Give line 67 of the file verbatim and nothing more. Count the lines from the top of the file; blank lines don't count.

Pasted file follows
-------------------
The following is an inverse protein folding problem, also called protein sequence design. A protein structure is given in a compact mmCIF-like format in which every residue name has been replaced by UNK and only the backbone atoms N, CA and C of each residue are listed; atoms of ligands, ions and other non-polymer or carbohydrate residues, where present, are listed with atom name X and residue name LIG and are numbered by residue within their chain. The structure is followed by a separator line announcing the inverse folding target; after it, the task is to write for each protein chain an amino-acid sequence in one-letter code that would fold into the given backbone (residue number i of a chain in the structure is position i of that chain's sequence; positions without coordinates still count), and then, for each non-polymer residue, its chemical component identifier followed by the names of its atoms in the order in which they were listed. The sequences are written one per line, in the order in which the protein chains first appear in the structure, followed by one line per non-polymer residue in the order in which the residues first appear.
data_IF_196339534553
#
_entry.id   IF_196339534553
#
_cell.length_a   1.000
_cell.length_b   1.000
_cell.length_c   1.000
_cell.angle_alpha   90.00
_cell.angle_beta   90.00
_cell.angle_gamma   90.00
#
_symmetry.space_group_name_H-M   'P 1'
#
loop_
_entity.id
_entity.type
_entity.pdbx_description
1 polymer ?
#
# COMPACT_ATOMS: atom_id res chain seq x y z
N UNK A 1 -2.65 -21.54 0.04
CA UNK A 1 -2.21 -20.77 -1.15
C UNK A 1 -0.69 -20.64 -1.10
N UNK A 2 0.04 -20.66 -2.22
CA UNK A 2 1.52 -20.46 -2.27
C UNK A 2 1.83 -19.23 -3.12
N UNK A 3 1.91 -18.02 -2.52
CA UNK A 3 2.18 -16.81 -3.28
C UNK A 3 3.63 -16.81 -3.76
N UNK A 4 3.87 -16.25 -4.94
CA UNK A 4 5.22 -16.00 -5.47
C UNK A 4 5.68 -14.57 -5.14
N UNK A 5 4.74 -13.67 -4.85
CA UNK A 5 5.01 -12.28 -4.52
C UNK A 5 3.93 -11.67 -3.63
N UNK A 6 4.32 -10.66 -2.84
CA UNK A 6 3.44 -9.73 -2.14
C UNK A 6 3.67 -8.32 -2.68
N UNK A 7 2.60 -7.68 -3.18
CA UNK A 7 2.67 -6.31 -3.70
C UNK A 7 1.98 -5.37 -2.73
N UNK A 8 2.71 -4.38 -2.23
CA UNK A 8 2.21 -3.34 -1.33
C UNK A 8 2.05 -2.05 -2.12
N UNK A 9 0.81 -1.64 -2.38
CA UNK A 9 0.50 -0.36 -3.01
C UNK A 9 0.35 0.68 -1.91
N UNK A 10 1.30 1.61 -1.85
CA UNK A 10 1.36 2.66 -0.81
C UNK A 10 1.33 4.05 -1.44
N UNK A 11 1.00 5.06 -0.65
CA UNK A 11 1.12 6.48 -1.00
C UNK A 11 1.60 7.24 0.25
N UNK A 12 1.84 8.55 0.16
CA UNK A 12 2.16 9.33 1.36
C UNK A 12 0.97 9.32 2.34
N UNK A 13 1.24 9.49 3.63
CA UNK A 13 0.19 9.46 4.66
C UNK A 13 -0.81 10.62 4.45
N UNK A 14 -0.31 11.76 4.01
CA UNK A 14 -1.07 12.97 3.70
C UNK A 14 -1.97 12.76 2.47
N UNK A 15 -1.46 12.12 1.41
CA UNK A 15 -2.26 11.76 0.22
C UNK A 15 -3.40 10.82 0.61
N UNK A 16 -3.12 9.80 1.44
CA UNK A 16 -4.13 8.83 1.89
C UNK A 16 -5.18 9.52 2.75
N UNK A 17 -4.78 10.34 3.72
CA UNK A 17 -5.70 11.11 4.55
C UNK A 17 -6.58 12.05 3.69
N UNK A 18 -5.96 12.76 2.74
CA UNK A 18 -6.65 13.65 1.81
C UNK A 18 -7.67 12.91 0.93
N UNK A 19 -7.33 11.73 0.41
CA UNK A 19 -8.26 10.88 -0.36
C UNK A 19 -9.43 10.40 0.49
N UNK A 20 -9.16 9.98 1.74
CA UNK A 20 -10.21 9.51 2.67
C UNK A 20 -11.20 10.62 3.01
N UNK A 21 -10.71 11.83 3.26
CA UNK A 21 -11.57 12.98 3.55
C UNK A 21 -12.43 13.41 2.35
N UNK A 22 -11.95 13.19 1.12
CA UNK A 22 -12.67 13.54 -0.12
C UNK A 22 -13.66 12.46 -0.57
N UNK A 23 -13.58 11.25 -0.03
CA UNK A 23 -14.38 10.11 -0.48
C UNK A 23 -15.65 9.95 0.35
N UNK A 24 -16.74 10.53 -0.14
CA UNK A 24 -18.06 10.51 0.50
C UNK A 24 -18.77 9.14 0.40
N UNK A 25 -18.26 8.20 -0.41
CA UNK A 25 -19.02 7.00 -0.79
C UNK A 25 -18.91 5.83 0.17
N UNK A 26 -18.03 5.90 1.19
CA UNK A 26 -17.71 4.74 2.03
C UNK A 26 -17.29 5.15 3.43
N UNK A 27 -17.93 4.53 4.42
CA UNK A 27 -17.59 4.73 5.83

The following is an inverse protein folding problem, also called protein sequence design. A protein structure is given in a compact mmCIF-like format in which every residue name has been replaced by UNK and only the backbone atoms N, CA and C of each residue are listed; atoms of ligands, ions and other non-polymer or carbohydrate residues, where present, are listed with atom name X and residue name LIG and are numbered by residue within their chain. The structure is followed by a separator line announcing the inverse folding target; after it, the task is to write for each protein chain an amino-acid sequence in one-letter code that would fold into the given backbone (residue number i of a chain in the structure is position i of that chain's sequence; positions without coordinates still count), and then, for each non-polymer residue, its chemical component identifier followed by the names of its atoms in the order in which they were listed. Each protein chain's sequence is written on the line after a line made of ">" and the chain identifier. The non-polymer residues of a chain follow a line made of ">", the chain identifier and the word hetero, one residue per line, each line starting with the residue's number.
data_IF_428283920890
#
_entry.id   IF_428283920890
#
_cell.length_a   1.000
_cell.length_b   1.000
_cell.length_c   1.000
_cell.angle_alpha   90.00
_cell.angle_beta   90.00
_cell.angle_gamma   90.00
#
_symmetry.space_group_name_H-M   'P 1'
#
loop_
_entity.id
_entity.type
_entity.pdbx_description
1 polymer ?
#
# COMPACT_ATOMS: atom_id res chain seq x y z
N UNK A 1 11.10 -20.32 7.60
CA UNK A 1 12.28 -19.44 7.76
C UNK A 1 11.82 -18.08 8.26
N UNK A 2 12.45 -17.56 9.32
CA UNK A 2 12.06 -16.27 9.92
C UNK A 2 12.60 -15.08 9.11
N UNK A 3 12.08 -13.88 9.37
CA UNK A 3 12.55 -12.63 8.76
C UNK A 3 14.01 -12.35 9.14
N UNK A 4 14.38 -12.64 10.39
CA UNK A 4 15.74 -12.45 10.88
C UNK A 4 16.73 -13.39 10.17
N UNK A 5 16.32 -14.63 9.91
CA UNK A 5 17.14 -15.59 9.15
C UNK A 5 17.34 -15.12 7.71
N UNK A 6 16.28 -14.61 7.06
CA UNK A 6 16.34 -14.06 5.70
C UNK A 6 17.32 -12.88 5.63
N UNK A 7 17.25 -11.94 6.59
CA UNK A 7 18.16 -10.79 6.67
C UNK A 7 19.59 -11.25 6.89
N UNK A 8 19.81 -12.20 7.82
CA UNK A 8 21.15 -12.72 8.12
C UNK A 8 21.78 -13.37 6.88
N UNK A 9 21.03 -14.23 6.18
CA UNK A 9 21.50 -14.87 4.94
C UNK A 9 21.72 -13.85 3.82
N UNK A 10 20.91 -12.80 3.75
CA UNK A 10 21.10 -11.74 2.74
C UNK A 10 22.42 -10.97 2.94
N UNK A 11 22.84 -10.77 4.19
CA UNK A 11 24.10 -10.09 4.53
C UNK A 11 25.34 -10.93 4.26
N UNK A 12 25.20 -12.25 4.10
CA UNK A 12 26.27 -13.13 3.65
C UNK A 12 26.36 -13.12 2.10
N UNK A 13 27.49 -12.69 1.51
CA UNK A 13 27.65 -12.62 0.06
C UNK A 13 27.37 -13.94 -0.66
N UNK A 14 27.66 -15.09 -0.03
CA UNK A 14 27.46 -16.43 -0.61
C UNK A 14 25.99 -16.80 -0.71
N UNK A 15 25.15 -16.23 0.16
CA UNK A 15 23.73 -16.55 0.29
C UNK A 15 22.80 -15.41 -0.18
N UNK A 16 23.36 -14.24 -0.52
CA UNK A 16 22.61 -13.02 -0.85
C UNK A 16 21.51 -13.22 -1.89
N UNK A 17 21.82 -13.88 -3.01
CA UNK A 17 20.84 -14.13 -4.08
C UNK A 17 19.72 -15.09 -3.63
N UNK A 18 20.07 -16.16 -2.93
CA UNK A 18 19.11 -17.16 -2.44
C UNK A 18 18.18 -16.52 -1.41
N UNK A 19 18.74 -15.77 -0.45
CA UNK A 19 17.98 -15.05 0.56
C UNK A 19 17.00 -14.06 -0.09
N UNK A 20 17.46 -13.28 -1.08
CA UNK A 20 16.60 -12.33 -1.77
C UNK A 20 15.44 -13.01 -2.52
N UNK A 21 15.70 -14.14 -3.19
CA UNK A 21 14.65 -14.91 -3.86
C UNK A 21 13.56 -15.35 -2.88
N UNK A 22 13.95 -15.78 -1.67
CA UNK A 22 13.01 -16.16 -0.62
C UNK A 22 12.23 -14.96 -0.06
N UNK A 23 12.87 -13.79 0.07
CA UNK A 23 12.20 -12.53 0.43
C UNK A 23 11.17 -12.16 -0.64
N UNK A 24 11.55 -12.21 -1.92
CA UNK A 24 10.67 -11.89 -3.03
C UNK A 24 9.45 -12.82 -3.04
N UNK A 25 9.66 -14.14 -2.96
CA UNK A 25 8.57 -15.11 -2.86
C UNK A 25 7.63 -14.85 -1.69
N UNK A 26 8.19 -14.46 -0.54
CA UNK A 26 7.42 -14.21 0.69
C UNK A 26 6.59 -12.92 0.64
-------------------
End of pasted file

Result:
N UNK A 16 -3.12 9.80 1.44